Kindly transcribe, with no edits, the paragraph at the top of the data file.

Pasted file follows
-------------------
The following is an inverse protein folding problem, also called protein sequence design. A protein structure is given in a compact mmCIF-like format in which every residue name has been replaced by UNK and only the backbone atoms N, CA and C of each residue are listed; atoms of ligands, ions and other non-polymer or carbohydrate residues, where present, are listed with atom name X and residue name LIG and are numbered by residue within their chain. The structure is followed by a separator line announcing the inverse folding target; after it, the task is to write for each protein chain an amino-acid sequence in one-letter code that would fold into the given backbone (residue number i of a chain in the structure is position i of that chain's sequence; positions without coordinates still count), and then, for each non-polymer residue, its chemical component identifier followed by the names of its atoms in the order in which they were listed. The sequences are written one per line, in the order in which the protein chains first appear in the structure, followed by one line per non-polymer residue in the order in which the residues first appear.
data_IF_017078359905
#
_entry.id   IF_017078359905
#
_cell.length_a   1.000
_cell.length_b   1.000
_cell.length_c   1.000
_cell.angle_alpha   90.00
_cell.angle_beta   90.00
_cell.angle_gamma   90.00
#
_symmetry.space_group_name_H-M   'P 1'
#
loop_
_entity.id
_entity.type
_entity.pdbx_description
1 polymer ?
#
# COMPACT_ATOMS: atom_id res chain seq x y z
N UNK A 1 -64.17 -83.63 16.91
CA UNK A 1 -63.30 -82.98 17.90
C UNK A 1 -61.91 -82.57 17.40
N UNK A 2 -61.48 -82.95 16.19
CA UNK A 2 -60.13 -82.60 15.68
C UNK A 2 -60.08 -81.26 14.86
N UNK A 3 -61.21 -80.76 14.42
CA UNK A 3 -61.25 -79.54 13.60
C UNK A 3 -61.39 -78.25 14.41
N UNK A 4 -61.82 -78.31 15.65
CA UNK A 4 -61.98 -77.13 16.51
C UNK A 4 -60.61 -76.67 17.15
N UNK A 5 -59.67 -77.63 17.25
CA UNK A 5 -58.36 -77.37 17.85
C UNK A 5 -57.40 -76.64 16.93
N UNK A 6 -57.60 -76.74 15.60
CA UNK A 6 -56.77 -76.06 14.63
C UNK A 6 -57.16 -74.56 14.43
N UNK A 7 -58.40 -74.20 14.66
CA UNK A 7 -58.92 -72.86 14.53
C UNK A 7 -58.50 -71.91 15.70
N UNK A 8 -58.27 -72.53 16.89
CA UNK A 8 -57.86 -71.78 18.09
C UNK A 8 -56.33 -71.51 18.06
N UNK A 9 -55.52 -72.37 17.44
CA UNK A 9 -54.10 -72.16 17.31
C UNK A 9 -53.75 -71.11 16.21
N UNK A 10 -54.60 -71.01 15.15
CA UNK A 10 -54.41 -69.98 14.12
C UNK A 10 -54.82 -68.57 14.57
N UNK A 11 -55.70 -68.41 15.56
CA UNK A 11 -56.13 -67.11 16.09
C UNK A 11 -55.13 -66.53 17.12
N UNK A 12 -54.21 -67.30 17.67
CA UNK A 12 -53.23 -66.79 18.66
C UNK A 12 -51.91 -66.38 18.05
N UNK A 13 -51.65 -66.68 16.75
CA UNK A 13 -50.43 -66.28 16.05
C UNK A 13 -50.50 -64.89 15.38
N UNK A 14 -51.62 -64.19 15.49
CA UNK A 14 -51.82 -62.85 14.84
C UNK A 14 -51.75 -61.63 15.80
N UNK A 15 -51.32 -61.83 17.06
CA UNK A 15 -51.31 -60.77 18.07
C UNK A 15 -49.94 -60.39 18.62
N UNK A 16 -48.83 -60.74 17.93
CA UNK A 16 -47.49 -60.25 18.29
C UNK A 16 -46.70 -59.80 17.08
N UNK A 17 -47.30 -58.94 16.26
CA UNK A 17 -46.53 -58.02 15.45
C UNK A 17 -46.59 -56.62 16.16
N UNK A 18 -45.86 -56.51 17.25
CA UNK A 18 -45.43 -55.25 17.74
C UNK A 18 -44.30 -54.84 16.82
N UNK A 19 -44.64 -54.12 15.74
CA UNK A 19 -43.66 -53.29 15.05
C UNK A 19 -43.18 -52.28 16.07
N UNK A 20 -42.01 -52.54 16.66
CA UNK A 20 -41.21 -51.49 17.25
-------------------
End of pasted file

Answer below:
The following is an inverse protein folding problem, also called protein sequence design. A protein structure is given in a compact mmCIF-like format in which every residue name has been replaced by UNK and only the backbone atoms N, CA and C of each residue are listed; atoms of ligands, ions and other non-polymer or carbohydrate residues, where present, are listed with atom name X and residue name LIG and are numbered by residue within their chain. The structure is followed by a separator line announcing the inverse folding target; after it, the task is to write for each protein chain an amino-acid sequence in one-letter code that would fold into the given backbone (residue number i of a chain in the structure is position i of that chain's sequence; positions without coordinates still count), and then, for each non-polymer residue, its chemical component identifier followed by the names of its atoms in the order in which they were listed. The sequences are written one per line, in the order in which the protein chains first appear in the structure, followed by one line per non-polymer residue in the order in which the residues first appear.